Night of the Demon (1957)
There are surprisingly few film adaptations of M.R. James’s short stories – I assume because many of James’s stories are more creepy than they scary. His works are populated with professors, researchers, and antiquarians digging up weird myths, creepy factoids, and bizarre histories, but – unlike fellow acronym H.P. Lovecraft – very often that’s where the stories end. Night of the Demon, however, takes the basis of James’s short story “Casting the Runes” and builds a more complex narrative around it, with Dana Andrews in the professorial lead.
Andrews is John Holden, professional skeptic, who arrives in London to attend a convention with the purpose of exposing a devil cult run by former magician Dr. Karswell (Niall MacGinnis). When Holden arrives, he finds that one member of the convention, Professor Harrington (Maurice Denham), is already dead, while the others are troubled by weird reports surrounding his death. Enter Harrington’s niece Joanna (Peggy Cummins), not nearly as skeptical as Holden, who believes that her uncle was cursed by Karswell. When Karswell informs Holden that he must cease his investigations or be subject to the curse, Holden refuses. Karswell tells him told that he will have three days to live before the demon comes for him.
Night of the Demon is directed by Jacques Tourneur, perhaps best known for Cat People, another horror film that pits skepticism against belief. That dynamic is – a bit more annoyingly – on display in Night of the Demon, with Andrews playing a man so skeptical that he’d probably deny the existence of gravity because he can’t actually see an apparatus that produces it. As Joanna leads Holden around to seances and even scientific demonstrations in an attempt to convince him to take the curse seriously, she and the audience become increasingly exasperated. This reaches its height when Holden actually sees the demon begin to manifest in the woods, and subsequently concludes that it must be a magician’s trick.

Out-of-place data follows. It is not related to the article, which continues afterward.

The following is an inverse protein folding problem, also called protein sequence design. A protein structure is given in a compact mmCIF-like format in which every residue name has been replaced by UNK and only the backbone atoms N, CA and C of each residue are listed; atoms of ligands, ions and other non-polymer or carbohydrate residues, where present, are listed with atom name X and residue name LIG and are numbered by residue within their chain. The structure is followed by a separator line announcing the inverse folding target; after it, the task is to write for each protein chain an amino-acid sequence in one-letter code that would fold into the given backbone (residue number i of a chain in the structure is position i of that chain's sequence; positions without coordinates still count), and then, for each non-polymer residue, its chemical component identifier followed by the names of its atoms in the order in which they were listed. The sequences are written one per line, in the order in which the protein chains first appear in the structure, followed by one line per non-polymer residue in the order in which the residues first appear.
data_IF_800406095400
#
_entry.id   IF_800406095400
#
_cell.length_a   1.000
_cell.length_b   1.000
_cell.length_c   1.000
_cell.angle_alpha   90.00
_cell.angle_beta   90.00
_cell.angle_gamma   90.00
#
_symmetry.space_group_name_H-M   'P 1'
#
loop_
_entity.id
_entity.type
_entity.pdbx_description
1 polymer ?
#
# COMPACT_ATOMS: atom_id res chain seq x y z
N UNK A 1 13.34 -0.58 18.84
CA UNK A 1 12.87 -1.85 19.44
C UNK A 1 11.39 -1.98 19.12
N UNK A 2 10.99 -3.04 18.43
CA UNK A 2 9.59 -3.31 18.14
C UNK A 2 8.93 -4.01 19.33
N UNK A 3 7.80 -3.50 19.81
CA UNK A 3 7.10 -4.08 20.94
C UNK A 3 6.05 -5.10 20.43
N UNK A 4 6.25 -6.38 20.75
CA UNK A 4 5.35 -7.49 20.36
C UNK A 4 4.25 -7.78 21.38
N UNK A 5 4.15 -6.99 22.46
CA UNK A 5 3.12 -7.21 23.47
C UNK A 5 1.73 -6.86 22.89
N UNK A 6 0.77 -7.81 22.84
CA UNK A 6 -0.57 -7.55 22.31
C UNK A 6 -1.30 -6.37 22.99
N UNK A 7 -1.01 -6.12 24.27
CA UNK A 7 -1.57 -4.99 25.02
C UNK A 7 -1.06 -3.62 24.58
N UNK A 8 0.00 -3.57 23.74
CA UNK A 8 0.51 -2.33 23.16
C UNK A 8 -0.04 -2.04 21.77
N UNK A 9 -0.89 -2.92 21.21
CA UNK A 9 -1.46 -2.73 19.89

Belief and skepticism fuel this film, with the usual arguments about mass hysteria and psychological experience becoming more diabolical as Karswell’s own fears are revealed. MacGinnis is delicious as the devil-bearded magician whose apparent faith in himself conceals a slightly hysterical nature. The film, in fact, is populated with excellent character actors of the period, including Athene Seyler as Mrs. Karswell (you’ll recognize her as one of the old ladies in the Avengers episode “Build a Better Mousetrap”), and Richard Leech (of “Traitor in Zebra”) as a police inspector.
I heard someone refer to this as “horror noir,” and it’s an apt description. As with Cat People, the use of chiaroscuro makes every-day scenes take on demonic significance. Hotel hallways stretch off into the dark unknown, POV shots create a wobbly world of demoniacal interference. The only blot on Night of the Demon’s escutcheon is the rather hokey appearance of the actual demon (which occurs within the first five minutes, so I promise I’m not spoiling anything). Part wolfman and part Muppet, the demon unfortunately removes a bit of the mystery and some of the argument of the film by externalizing the evil. I was reassured, however, to learn that this element was actually forced on Tourneur by producer Hal E. Chester, who inserted the monster over the objections of director, writer Charles Bennett, and Dana Andrews. I don’t have to blame Tourneur for this one, then.
Night of the Demon is a very enjoyable piece of British horror, straddling the divide between studio filmmaking of the 1950s and the more location-heavy horrors of the 1960s. If one ignores the hokey-ness of the actual demon and the occasional pedantry of Dana Andrews, it’s a film that stands right up there with Cat People.